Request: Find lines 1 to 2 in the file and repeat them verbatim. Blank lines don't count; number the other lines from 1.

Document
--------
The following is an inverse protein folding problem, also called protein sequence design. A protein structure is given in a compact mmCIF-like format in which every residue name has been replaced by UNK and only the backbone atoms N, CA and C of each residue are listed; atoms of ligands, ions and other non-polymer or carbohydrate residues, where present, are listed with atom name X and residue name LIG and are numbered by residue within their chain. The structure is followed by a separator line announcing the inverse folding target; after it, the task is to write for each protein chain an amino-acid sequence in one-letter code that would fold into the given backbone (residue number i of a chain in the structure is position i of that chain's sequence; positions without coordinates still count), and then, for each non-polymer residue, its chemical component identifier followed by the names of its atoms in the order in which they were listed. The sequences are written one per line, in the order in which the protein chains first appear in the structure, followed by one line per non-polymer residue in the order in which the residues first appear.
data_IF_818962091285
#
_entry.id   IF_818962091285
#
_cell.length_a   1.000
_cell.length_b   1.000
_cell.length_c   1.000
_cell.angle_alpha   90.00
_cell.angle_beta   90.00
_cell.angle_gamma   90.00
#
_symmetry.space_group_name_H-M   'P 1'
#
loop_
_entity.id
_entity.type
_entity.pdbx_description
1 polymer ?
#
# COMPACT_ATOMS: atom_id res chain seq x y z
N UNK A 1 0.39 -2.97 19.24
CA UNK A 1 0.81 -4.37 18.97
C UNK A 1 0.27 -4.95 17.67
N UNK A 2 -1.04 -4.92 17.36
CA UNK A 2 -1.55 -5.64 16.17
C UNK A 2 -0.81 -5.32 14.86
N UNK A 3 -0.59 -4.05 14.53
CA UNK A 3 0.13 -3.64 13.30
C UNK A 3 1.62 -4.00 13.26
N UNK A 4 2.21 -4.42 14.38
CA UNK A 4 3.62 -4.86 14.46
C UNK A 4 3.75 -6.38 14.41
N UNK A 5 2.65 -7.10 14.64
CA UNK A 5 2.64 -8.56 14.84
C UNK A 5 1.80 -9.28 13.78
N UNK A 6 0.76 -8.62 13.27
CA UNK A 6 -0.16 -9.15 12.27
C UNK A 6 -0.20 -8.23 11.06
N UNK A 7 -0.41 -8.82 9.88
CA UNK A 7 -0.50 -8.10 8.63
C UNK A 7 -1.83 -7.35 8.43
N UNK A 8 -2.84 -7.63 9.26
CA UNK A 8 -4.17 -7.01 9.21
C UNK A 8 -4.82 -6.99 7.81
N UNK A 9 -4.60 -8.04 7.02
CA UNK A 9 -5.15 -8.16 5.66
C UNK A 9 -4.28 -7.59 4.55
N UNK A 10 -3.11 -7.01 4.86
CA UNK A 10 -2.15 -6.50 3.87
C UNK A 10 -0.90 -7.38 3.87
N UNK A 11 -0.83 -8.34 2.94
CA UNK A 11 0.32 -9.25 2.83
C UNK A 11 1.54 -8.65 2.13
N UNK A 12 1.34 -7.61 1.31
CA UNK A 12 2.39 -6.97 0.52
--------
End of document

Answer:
The following is an inverse protein folding problem, also called protein sequence design. A protein structure is given in a compact mmCIF-like format in which every residue name has been replaced by UNK and only the backbone atoms N, CA and C of each residue are listed; atoms of ligands, ions and other non-polymer or carbohydrate residues, where present, are listed with atom name X and residue name LIG and are numbered by residue within their chain. The structure is followed by a separator line announcing the inverse folding target; after it, the task is to write for each protein chain an amino-acid sequence in one-letter code that would fold into the given backbone (residue number i of a chain in the structure is position i of that chain's sequence; positions without coordinates still count), and then, for each non-polymer residue, its chemical component identifier followed by the names of its atoms in the order in which they were listed. The sequences are written one per line, in the order in which the protein chains first appear in the structure, followed by one line per non-polymer residue in the order in which the residues first appear.
data_IF_818962091285